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Wilco Zeelenberg talks turn three at Sepang

"The riders have to be prepared to open the throttle, let the bike spin-up and make sure that if something goes wrong they are able to 'swallow it' [correct it], body-position wise" - Wilco Zeelenberg, Yamaha MotoGP team manager.
During the Sepang test, Wilco Zeelenberg - team manager for reigning double MotoGP champion Jorge Lorenzo at Yamaha - met Crash.net and French magazine Moto Journal trackside at turn three, to talk through his observations.

Zeelenberg, who always makes a point of examining how the bikes are behaving on track, was a 250GP and WSS winner during his own racing career.

The Dutchman then made the successful switch to team management, helping Cal Crutchlow to the WSS crown in 2009, before joining forces with Lorenzo the following year.

During their three seasons together, Lorenzo has won two MotoGP titles and 18 races.

Turn three at Sepang (pictured) is a high-speed right hander, featuring a downhill entry before rising again on the run to turn four. It is also known for great shots of rear-wheel slides.

Upon arriving at the inside of the corner, Zeelenberg didn't park next to the trackside barrier, but steered his scooter off the service road and headed up the infield grass banking...

"You have to move back from the track to see the whole corner, to see the whole picture," Zeelenberg explained.

"Up here you can see the acceleration and also the difference in speed, when they go 2-3-4 kilometres per hour faster or slower it is important. Of course there is some 'guessing' when you are out here, but later you can check it on the data."

Zeelenberg then described why the turn three area is a good place to analyse grand prix bikes.

"Rider by rider and bike by bike you are able to see a lot of things in this zone. First of all acceleration from turn two is quite special. It is a very tight corner, downhill, so you can hear that the way of shifting up is very short, 2-3-4 in a split second.

"When they short shift so fast it means they have good acceleration out of the corner. Very good drive. If they shift more slowly it means acceleration is not good enough, the momentum is not good enough.

"If they are on a hot qualifying lap, they accelerate from turn two and they nearly don't have to shut off for turn three. Nearly. You don't hear the engine slowing. They have a lot of grip with new tyres.

"Then the exit of turn three is uphill, which is important for making time.





Related Pictures

Click on relevant pic to enlarge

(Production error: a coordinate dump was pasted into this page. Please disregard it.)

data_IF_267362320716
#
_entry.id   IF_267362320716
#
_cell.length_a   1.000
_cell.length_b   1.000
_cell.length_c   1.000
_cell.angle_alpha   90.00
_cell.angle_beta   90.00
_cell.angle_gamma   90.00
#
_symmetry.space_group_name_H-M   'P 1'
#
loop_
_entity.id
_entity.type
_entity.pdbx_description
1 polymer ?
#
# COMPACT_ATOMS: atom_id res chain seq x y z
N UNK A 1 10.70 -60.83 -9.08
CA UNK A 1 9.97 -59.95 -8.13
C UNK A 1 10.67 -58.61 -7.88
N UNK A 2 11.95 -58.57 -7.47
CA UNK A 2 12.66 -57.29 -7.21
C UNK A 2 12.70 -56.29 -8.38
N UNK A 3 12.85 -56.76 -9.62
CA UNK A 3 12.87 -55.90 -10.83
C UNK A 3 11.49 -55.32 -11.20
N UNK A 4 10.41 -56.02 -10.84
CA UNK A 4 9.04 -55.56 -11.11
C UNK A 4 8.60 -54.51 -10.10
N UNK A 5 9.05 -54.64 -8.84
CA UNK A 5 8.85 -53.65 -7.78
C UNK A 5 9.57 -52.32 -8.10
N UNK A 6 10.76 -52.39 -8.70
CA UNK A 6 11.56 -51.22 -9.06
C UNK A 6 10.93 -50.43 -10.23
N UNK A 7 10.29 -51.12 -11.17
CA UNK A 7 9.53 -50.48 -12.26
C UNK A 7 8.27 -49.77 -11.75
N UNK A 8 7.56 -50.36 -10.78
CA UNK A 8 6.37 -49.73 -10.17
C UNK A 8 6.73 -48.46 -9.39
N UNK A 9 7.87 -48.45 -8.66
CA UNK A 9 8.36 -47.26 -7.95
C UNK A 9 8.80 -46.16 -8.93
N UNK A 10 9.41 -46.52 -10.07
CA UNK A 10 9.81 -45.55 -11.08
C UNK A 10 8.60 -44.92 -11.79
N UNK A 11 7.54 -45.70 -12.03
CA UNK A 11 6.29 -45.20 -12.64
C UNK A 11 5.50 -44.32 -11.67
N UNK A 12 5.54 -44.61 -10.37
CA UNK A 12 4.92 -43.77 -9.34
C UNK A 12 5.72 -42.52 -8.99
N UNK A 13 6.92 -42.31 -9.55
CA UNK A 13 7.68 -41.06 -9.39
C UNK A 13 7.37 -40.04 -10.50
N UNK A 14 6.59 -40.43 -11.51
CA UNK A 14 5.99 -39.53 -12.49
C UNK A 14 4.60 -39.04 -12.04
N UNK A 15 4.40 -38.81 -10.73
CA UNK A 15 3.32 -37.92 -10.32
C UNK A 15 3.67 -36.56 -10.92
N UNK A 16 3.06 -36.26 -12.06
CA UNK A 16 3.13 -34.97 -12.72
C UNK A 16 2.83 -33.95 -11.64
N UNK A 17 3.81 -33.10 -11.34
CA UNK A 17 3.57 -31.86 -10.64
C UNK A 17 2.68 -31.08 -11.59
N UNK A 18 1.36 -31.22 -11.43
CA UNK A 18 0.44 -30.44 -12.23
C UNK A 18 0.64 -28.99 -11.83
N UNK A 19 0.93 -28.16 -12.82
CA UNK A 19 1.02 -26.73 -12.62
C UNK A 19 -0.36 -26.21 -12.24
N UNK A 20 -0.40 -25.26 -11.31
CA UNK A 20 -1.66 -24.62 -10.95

Lorenzo, Sepang 1 tests, February 2013
Jorge Martinez `Aspar` celebrates final win at Argentina in 1994 (pic: Aspar).
Crutchlow, Grand Prix of the Americas 2014
Crutchlow, Grand Prix of the Americas 2014
Ducati`s Romagnoli and Dall`Igna, Grand Prix of the Americas 2014
Ducati`s Romagnoli and Dall`Igna, Grand Prix of the Americas 2014
Crutchlow, Grand Prix of the Americas 2014
Crutchlow, Grand Prix of the Americas 2014
Crutchlow, MotoGP race, Grand Prix of the Americas, 2014.
Start, Lorenzo ahead after jump start, MotoGP race, Grand Prix of the Americas, 2014.
Start, Lorenzo ahead after jump start, MotoGP race, Grand Prix of the Americas, 2014.
Lorenzo Jumps start, grid, MotoGP race, Grand Prix of the Americas, 2014.
Lorenzo Jumps start, grid, MotoGP race, Grand Prix of the Americas, 2014.
Lorenzo about to jump start, Grid, MotoGP race, Grand Prix of the Americas, 2014.
Dovizioso, Crutchlow, MotoGP race, Grand Prix of the Americas, 2014.
Rossi, Crutchlow, MotoGP race, Grand Prix of the Americas, 2014.
Lorenzo, MotoGP race, Grand Prix of the Americas 2014
Hayden, Lorenzo MotoGP race, Grand Prix of the Americas 2014

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slider - Unregistered

February 18, 2013 8:09 AM

I think you are missing what he is saying hi side. he's saying that to avoid losing control they have to react quickly with their body when the bike gets loose

Stavros - Unregistered

February 18, 2013 9:12 AM

"The riders have to be prepared to open the throttle, let the bike spin-up and make sure that if something goes wrong they can 'swallow it', body wise. "OK all you keyboard warriors, enlighten me on what your take is on this comment." I ink hes saying The rider needs to have a smooth and relaxed body position, and when the rear steps out they need to be able to maintain this while making subtle adjustments to compensate for the rear tyre coming around. The trick is to know instantly when the slide is occurring ( preferably having deliberately instigated it) but then to react smoothly rather than provoke a highside. If you want to see the epitome of the technique you have to watch Stoner at turn 3 Phillip Island, in person.



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